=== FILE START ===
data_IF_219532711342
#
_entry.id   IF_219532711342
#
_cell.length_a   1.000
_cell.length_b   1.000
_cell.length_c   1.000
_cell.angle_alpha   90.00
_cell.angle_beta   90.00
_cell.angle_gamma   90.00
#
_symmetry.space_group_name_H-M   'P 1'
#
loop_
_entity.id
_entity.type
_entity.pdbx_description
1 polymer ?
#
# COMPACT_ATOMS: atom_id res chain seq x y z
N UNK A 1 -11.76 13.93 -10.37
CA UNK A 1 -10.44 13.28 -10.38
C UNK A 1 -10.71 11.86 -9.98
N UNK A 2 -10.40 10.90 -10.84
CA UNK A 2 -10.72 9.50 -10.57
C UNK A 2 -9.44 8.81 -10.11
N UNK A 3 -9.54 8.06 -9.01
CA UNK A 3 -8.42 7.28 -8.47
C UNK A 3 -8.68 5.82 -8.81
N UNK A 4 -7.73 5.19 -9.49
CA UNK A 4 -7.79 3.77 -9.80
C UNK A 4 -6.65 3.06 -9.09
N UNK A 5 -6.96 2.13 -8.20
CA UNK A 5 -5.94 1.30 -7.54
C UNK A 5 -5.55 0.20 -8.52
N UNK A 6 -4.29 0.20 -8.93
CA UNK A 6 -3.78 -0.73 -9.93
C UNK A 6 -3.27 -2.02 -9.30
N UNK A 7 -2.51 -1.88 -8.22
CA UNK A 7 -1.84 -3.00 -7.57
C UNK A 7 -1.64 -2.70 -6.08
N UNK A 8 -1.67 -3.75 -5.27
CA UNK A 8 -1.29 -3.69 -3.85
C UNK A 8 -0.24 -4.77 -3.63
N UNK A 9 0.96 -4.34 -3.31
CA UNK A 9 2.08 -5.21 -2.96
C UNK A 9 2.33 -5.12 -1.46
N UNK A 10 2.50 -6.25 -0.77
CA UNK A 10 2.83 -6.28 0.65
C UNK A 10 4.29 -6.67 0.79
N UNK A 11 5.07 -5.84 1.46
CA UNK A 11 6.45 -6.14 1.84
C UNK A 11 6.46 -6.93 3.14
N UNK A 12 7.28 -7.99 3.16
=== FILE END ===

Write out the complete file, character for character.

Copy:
data_IF_219532711342
#
_entry.id   IF_219532711342
#
_cell.length_a   1.000
_cell.length_b   1.000
_cell.length_c   1.000
_cell.angle_alpha   90.00
_cell.angle_beta   90.00
_cell.angle_gamma   90.00
#
_symmetry.space_group_name_H-M   'P 1'
#
loop_
_entity.id
_entity.type
_entity.pdbx_description
1 polymer ?
#
# COMPACT_ATOMS: atom_id res chain seq x y z
N UNK A 1 -11.76 13.93 -10.37
CA UNK A 1 -10.44 13.28 -10.38
C UNK A 1 -10.71 11.86 -9.98
N UNK A 2 -10.40 10.90 -10.84
CA UNK A 2 -10.72 9.50 -10.57
C UNK A 2 -9.44 8.81 -10.11
N UNK A 3 -9.54 8.06 -9.01
CA UNK A 3 -8.42 7.28 -8.47
C UNK A 3 -8.68 5.82 -8.81
N UNK A 4 -7.73 5.19 -9.49
CA UNK A 4 -7.79 3.77 -9.80
C UNK A 4 -6.65 3.06 -9.09
N UNK A 5 -6.96 2.13 -8.20
CA UNK A 5 -5.94 1.30 -7.54
C UNK A 5 -5.55 0.20 -8.52
N UNK A 6 -4.29 0.20 -8.93
CA UNK A 6 -3.78 -0.73 -9.93
C UNK A 6 -3.27 -2.02 -9.30
N UNK A 7 -2.51 -1.88 -8.22
CA UNK A 7 -1.84 -3.00 -7.57
C UNK A 7 -1.64 -2.70 -6.08
N UNK A 8 -1.67 -3.75 -5.27
CA UNK A 8 -1.29 -3.69 -3.85
C UNK A 8 -0.24 -4.77 -3.63
N UNK A 9 0.96 -4.34 -3.31
CA UNK A 9 2.08 -5.21 -2.96
C UNK A 9 2.33 -5.12 -1.46
N UNK A 10 2.50 -6.25 -0.77
CA UNK A 10 2.83 -6.28 0.65
C UNK A 10 4.29 -6.67 0.79
N UNK A 11 5.07 -5.84 1.46
CA UNK A 11 6.45 -6.14 1.84
C UNK A 11 6.46 -6.93 3.14
N UNK A 12 7.28 -7.99 3.16